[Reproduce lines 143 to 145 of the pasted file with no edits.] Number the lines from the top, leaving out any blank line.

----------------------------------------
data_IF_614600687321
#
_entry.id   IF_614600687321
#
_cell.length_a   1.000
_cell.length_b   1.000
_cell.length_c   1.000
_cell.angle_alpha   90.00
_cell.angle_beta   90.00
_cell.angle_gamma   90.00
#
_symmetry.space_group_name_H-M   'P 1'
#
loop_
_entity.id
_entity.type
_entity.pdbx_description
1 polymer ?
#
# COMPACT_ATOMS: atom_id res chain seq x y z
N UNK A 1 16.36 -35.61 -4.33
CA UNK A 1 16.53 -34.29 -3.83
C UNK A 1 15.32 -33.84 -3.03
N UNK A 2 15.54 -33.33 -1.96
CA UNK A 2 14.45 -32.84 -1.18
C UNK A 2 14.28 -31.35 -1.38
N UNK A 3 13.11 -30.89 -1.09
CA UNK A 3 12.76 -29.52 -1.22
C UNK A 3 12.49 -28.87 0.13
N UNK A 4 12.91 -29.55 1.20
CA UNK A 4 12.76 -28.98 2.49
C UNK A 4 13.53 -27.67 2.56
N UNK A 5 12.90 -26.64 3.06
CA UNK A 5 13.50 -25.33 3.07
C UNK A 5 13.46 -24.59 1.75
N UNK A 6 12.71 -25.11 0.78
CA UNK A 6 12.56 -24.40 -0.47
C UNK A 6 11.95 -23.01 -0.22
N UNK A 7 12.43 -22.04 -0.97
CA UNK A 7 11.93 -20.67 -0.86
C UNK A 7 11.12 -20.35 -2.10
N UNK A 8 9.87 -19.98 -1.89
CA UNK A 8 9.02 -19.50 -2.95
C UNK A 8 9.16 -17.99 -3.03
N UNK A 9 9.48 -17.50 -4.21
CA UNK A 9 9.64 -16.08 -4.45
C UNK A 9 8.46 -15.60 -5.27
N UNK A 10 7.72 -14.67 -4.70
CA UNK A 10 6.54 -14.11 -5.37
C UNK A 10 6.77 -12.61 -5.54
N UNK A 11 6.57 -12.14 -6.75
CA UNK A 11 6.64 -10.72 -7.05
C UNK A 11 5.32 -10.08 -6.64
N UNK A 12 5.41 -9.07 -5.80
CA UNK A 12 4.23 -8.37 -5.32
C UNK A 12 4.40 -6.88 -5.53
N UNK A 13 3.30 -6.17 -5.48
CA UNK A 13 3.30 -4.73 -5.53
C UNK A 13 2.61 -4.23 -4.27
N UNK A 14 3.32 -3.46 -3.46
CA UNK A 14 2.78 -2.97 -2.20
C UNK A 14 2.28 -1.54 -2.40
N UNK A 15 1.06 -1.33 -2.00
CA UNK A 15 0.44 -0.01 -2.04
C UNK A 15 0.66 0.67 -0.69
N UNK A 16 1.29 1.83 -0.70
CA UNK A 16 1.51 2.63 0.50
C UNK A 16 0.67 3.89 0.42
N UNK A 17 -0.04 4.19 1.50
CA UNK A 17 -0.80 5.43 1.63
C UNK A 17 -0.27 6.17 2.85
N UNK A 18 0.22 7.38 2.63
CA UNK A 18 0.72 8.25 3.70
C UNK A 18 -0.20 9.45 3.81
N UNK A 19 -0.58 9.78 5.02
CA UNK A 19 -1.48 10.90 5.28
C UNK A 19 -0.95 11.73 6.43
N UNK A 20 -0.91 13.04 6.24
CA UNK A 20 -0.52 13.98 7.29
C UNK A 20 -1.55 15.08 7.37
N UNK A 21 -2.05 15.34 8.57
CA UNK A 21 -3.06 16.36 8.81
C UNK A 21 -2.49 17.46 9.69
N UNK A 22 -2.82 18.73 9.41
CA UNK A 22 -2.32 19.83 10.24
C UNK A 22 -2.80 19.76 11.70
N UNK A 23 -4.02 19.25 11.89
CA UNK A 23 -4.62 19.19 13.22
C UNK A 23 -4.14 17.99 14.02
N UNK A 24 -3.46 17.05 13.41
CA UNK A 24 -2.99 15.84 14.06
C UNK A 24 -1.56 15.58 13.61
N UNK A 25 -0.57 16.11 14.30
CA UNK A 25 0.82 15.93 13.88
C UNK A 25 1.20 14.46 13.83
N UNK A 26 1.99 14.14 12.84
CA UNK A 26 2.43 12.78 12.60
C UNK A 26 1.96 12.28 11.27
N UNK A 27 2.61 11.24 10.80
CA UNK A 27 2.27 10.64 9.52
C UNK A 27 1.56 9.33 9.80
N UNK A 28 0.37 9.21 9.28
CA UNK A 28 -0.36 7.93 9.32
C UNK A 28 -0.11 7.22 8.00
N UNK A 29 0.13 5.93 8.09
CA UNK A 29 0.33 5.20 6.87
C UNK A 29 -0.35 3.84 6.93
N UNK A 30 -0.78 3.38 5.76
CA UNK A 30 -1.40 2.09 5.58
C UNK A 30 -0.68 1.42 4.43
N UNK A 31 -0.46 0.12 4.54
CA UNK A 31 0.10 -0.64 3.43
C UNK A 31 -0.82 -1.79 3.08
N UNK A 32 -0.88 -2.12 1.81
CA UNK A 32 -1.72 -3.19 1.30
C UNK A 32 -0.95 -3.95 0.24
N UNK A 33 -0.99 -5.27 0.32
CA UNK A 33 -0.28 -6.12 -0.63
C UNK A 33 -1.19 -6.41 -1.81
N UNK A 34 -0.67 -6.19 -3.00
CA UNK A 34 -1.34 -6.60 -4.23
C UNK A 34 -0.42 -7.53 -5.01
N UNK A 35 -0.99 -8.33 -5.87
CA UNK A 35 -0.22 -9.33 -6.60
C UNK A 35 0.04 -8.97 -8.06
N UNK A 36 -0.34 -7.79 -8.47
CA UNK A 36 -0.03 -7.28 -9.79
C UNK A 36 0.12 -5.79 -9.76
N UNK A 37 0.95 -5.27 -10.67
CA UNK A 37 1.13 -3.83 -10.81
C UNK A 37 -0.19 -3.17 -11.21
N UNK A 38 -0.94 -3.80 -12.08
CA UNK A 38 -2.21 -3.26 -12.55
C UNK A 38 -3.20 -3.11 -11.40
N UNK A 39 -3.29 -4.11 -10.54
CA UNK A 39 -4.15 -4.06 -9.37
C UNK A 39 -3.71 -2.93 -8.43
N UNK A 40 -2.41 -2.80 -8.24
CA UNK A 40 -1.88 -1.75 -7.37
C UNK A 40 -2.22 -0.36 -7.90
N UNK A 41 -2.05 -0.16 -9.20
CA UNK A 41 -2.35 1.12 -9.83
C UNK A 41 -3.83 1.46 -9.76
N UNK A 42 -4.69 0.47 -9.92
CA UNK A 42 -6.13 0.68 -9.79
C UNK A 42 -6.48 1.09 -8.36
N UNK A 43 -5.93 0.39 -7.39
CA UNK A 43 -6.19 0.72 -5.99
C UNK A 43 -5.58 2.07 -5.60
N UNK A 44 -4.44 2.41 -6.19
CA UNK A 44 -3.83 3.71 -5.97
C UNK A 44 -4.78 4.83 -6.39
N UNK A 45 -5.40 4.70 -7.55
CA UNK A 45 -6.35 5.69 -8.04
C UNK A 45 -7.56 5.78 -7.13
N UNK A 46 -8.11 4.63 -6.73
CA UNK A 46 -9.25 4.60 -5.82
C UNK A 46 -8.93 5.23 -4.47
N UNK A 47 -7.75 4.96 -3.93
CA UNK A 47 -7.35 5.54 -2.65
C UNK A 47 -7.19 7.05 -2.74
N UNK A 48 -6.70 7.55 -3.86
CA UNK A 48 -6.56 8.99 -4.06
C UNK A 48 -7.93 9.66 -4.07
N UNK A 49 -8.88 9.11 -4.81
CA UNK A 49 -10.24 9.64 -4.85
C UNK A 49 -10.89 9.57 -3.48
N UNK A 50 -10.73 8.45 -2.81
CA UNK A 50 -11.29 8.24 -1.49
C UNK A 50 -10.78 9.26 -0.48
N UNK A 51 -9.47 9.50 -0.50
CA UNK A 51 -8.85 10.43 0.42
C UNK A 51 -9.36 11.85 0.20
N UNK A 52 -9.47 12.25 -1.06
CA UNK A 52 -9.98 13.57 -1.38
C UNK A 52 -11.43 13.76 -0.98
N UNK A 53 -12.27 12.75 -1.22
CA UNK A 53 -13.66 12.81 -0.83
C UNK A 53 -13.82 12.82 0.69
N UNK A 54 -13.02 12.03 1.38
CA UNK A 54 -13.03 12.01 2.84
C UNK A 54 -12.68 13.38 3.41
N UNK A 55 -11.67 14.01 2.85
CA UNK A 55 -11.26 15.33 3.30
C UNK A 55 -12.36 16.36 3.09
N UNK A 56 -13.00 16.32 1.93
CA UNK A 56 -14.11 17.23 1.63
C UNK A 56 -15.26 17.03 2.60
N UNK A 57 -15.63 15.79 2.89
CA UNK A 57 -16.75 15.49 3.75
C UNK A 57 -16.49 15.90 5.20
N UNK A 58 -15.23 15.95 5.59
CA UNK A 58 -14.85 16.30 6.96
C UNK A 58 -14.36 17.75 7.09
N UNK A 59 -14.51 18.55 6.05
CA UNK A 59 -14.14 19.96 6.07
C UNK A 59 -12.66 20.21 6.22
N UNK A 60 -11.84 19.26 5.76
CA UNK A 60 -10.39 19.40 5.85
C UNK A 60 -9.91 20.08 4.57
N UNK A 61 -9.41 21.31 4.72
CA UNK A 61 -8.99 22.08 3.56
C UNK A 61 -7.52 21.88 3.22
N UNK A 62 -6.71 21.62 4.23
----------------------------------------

C UNK A 41 -3.83 1.46 -9.76
N UNK A 42 -4.69 0.47 -9.92
CA UNK A 42 -6.13 0.68 -9.79